Some more, older, photos from Andalusia, this time from the Alpujarras.



Some photos of our recent trip to to Andalusia, Spain.  Here we visit Montefrío, a town hidden in the mountains boasting a fascinating round, domed church and an old Moorish fort.


Removing elements from dynamic arrays in D

Removing elements from associative arrays in D is easy, as we can use the handy “remove” method. When it comes to regular dynamic arrays, however, the story is a little different. There is no such method for removing elements and the documentation doesn’t make it completely obvious.

To complicate the situation more, the technique required depends on the version of D you are using.
DMD version 2.060 is out and with it comes the deprecation of std.algorithm.indexOf. Instead, std.algorithm.countUntil should be used in its place.

Here is an example:

import std.stdio;
import std.algorithm;

void main(string[] args) {

	auto items= ["item1", "item2", "item3"];
	auto index = countUntil(items, "item2");
	writefln("Index of 'item2' is: %d", index);
	auto mutated = remove(items, index);


It generates the following output:

["item1", "item2", "item3"]
Index of 'item2' is: 1
["item1", "item3"]

QTD compile error using DMD (Solved)

I’ve just been struggling to build QTD on my Ubuntu box.  QTD is the D programming language binding for the QT framework.  The error I was getting was:

CMake Error at cmake/FindD.cmake:41 (message):
  D compiler is not found
Call Stack (most recent call first):
  CMakeLists.txt:65 (FIND_PACKAGE)

This is strange because DMD is installed. After some investigation I found that the compiler isn’t found because the cmake file (cmake/FindD.cmake) searches for the version using a regex in the output to “dmd” (around line 13):

string(REGEX MATCH "(Digital Mars|DMD32) D Compiler v[0-9]\\.[0-9]+" dmd_version "${d_output}")

This is the guilty line. When I type “dmd” on my command line, the first line looks like this:

DMD64 D Compiler v2.060

This clearly doesn’t match the above regex. To fix the problem you can modify the regex above in the file “cmake/FindD.cmake” to look like the following:

string(REGEX MATCH "(Digital Mars|DMD32|DMD64) D Compiler v[0-9]\\.[0-9]+" dmd_version "${d_output}")

This fixes the problem.


Hiking in the Alps

Here is a panorama of Walchensee in the German Alps (taken from the top of Jochberg).

Walchensee from the top of Jochberg


Happy Birthday ZX Spectrum

Sir Clive Sinclair’s ZX Spectrum is now 30 years old.

I have fond memories of playing Manic Miner and Jet Set Willy on this machine, as well as writing out computer programs from magazines.  This little box of circuits is probably what launched my interest in computing and inspired me to learn how to do programming.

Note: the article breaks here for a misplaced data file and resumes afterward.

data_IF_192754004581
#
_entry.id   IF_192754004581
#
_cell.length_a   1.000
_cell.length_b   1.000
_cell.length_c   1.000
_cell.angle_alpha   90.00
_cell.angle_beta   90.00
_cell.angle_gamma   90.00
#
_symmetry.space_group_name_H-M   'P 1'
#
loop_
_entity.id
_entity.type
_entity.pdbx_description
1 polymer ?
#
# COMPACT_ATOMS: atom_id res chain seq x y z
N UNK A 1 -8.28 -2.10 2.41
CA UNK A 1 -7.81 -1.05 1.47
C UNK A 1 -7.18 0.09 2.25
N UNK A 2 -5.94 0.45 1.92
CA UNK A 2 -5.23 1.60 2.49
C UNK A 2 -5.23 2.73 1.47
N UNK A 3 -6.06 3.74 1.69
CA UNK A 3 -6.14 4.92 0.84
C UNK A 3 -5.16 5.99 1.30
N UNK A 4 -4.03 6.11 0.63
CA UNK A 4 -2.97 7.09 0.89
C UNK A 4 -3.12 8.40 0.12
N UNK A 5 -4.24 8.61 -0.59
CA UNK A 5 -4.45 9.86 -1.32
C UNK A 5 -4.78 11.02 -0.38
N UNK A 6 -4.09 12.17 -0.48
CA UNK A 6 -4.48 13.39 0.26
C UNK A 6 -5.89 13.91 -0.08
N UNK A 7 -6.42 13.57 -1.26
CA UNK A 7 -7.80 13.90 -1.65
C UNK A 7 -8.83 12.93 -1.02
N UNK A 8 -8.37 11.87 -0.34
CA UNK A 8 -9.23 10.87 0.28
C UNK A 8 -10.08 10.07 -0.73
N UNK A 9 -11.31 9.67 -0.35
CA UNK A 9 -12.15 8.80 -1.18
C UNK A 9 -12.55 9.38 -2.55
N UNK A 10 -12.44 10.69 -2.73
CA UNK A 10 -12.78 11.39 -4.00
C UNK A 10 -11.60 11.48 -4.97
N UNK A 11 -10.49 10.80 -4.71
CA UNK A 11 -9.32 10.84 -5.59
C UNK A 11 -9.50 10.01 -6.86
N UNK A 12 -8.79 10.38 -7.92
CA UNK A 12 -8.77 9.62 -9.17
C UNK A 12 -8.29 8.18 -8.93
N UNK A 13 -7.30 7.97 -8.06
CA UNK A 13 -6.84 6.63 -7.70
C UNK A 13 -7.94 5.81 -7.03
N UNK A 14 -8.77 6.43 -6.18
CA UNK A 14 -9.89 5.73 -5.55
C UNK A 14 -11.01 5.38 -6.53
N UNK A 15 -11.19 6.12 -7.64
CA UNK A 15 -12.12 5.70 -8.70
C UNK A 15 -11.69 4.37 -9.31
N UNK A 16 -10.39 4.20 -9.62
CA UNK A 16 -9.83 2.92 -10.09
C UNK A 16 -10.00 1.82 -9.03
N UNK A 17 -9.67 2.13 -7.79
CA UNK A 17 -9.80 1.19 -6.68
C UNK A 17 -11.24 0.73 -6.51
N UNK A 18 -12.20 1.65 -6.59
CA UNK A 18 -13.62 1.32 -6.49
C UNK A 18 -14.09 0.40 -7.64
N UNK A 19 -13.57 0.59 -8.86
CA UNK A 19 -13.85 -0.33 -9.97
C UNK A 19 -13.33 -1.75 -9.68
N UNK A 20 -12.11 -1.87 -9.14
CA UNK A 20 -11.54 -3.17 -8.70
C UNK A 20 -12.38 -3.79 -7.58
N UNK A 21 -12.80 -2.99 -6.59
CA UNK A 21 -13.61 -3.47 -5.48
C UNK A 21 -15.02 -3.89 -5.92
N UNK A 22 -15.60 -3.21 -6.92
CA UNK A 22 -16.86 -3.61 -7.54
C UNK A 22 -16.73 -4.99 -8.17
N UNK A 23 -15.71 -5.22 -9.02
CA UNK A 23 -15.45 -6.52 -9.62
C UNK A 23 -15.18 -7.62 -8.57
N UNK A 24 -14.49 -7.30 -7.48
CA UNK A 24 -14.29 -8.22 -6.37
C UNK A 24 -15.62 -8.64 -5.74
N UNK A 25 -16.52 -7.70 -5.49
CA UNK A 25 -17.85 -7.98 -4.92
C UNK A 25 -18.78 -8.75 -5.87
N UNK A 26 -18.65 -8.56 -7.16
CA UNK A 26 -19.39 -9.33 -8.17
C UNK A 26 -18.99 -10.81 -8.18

Notice that the chiclet keyboard has come back into fashion, albeit without the rubbery keys that would sometimes get stuck, or just wouldn’t respond.

Look how things have changed over 30 years and imagine where we’ll be in 30 years time.

Anyway, enough reminiscing… happy birthday!


RESTful API Design

It seems that everybody loves REST and many people are quick to espouse the virtues of this light weight form of web services.  Implementing a good RESTful API isn’t, however, always as easy as it seems and there are many issues such as paging or supporting multiple versions of your API that can stump the avid developer.  This is an excellent video explaining pragmatic solutions to these and other problems when designing your own RESTful interface.


The Vice Guide To North Korea

With the death of Kim Jong Il being in the news recently, I was reminded of a really interesting documentary that I saw a while ago. Being quite uneducated about North Korea at the time and hearing people such as Christopher Hitchens describing it as being like a “1984 state”, I was interested to find out more about it so I started looking for information about it on the Internet.
I stumbled upon the “Vice Guide to North Korea”, an incredible look into North Korean society that was, quite simply, beyond anything that I could have imagined.


Regex Performance in D Programming Language

Note: The problem described in this post was for DMD v2.054 and it no longer occurs with the more recent DMD v2.058  (see below for details or view the discussion at the D Forums).

I am currently working on a Ruby project that uses a lot of regexes on large volumes of text.  It is currently running too slowly, so I decided to try to optimise it by implementing the regex matching code in the D programming language.  D has given me a lot of joy (compared to C or C++)  by making things like string (with Unicode) handling a breeze without taking the performance hit of supposed “productivity” languages.  I painstakingly reimplemented my Ruby functions in D expecting a huge performance boost (actually I expected an order of magnitude performance jump) but instead I was shocked to see that Ruby outperformed my D code by a significant margin.  The Ruby implementation was finished after 80 seconds, whereas the D program required around 280 seconds using the exact same regexes and the exact same input.

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The Renaissance of Indy Gaming


In the olden days you could pick up a tape cassette containing a Spectrum or Amstrad game for a few pounds (yes, I’m British).  At this time, the gaming industry was in its infancy and the business side of the game was highly underdeveloped.  Games were written by a single (or a very small group) in squalid conditions and these programmers were like rock stars, or mad scientists working alone in their lab (complete with the associated lightning and electrical apparatus).  Some games turned out to be “smash hits” (Monty Mole, Manic Miner, Dynamite Dan to name a few), others were of very poor quality but hey, that’s the price you pay for experimenting.  How things have changed!

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